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3 tips for reducing stress during incident response efforts

Panic takes time and energy away from swift incident response, leading to second-guessing, a higher likelihood of mistakes, and analysis paralysis. Here are three tips to minimize it.

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By Malcolm Preston on 1/17/2023

When a fire breaks out in your city, the fire department is ready to move into action. They don’t hesitate; they know fires are inevitable, and they’ve already prepared for such an emergency. There is no time for panic in their workflow.

Similarly, when an incident inevitably occurs, panic or stress is counter-productive. Panic takes time and energy away from swift incident response, leading to second-guessing, a higher likelihood of mistakes, and analysis paralysis. Worse, stress during response efforts doesn’t just affect individuals, it can permeate between people. One person freaking out can unsettle an entire team. 

Of course, “don’t panic” is easier said than done. This is why preparation ahead of time is so important — it puts incident responders in a better head space during incidents and reduces panic responses, which improves speed and efficiency during the incident. 

Here are three things you can do to help you and your responding teams keep a cool head even during a major incident.  

1. Have a plan

For starters, responding team members will feel more prepared if they know there is a concrete incident response plan. Defining roles and responsibilities ahead of time helps your team focus on the incident and not peripheral details. And knowing there’s a plan gives teams the psychological safety to accept and understand that incidents are inevitable and not worst-case scenarios.

Though each team’s incident response plan may look different, there are some aspects that should be part of every plan:

  • Assigned roles: Who is responsible for leading the incident and filling any other crucial roles?

  • Communication guidelines: Who should receive information and updates within the team and throughout the company? 

  • Documentation: Where can team members find the documentation they need?

  • Resources: Who can team members turn to if they lack the technical expertise to resolve the incident, or need to escalate issues?

Ensure each of these components are well documented so responders aren't scrambling to find what they need during an incident. Some folks use Google docs or an internal wiki to do this, others use an incident response tool as their source of truth.

2. Practice ahead of time

One of the biggest stressors for engineers is when they don’t fully understand the systems they’re working with and the touch points within them. Once you have your response process defined, build your team’s confidence by boosting their operational knowledge and giving them space to make mistakes in a safe environment. An impactful way to do that is by running exercises or drills well ahead of incidents. Practice breaking things in a non-production environment, for example, to give your team the chance to better understand how to fix them. This helps build their confidence and familiarity with your incident response process when something breaks for real.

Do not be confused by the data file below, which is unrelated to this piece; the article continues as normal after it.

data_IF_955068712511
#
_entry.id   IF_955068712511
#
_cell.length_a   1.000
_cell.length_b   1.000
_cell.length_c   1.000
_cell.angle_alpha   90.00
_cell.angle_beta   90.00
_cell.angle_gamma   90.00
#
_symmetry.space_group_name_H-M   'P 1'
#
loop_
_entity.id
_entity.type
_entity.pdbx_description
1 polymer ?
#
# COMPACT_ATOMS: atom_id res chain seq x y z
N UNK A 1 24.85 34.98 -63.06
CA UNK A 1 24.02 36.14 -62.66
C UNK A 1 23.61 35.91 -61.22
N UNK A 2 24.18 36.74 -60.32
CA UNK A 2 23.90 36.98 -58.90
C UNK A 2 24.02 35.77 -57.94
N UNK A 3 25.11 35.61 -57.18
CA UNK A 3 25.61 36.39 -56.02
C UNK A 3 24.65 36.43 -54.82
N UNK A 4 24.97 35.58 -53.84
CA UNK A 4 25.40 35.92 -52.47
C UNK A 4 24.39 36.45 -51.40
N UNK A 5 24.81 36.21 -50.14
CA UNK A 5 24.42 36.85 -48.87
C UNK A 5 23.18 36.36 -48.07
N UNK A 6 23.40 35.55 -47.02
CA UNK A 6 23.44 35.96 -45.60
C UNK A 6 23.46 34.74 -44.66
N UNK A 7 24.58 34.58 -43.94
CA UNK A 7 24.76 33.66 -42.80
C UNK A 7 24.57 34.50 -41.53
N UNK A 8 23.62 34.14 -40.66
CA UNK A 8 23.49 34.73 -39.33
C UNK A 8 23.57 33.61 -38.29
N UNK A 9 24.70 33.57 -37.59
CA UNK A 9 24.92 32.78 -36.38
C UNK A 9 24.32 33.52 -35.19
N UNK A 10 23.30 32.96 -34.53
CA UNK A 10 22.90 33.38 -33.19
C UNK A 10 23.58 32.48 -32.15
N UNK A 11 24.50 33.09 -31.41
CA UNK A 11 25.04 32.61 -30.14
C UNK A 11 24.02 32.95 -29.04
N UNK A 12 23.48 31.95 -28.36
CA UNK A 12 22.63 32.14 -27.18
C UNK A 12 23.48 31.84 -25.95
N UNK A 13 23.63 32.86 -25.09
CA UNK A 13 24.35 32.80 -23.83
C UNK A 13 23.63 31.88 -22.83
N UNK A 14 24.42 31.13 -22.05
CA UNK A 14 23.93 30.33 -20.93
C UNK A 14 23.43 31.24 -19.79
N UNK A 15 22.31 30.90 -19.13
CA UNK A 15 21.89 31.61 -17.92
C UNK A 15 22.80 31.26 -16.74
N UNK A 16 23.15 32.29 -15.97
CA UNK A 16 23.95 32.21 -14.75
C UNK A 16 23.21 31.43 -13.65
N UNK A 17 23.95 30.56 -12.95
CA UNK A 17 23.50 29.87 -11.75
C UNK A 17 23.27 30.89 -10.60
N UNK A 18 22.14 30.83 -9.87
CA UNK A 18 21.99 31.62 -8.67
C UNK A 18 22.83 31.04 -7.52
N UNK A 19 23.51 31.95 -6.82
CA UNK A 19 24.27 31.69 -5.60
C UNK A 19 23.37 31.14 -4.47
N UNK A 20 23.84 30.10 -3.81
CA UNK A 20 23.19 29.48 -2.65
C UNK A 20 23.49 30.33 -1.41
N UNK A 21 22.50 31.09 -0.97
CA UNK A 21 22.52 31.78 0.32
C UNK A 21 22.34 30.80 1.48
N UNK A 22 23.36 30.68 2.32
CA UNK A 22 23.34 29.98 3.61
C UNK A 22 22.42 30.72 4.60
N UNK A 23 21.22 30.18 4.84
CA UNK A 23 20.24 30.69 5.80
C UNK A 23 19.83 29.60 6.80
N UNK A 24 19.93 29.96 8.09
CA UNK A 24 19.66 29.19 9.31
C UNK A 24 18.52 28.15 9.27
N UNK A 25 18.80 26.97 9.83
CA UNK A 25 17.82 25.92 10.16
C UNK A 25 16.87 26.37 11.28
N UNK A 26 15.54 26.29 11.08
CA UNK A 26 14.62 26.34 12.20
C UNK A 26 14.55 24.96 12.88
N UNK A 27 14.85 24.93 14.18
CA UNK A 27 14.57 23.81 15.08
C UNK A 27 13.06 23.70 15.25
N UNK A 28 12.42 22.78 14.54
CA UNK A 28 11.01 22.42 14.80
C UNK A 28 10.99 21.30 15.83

For example, CircleCI uses a tutorial runbook that maps to production (without the paging), and new engineers run “game days” as part of their onboarding. Having a good practice framework for an engineer who is only three months in — and who may feel some anxiety around declaring an incident — is a huge benefit, they told us. Practice drills can also help shift your team’s attitude toward perceived failure. People often feel ashamed to make mistakes, but breaking things is a key part of understanding how they work. Shift the paradigm so people feel empowered to break and fix things in development environments.

3. Focus on mitigation

You’ve practiced. You have a plan to be intentional and focused. What’s next? Mitigation. 

During an incident, the most important goal is mitigation — the team should focus on decreasing customer impact, not on long-term resolution or root-cause analysis. Once systems are running, you can do a deeper investigation with less stress. 

Managers can help facilitate this by shielding their team from any external pressures coming from other parts of the company. Teams should be focused solely on mitigation, while the manager absorbs commentary and feedback from stakeholders and obtains any external resources or help the team needs. 

Side note: When you do get to analyzing what went wrong, it’s important to remember that any investigation should center around decreasing the risk of future incidents, not assigning blame. People will always be stressed if they're worried about job security, and, with many complex overlapping systems, it’s often impossible to say an incident is a single person’s fault. Assume good intent and trust your team.

Incidents are going to happen — be prepared

The fire department can’t spend all their time focused on preventing every fire. Sure, smoke detectors and fire extinguishers are important, but it’s equally important to be ready when a major fire does inevitably break out.

Proper preparation via practice, planning, and ensuring your team understands how to approach an incident in the heat of the moment will lead to more efficient incident response and a much calmer, happier team. Still not convinced? Here’s what it looks like when these systems aren’t put in place.

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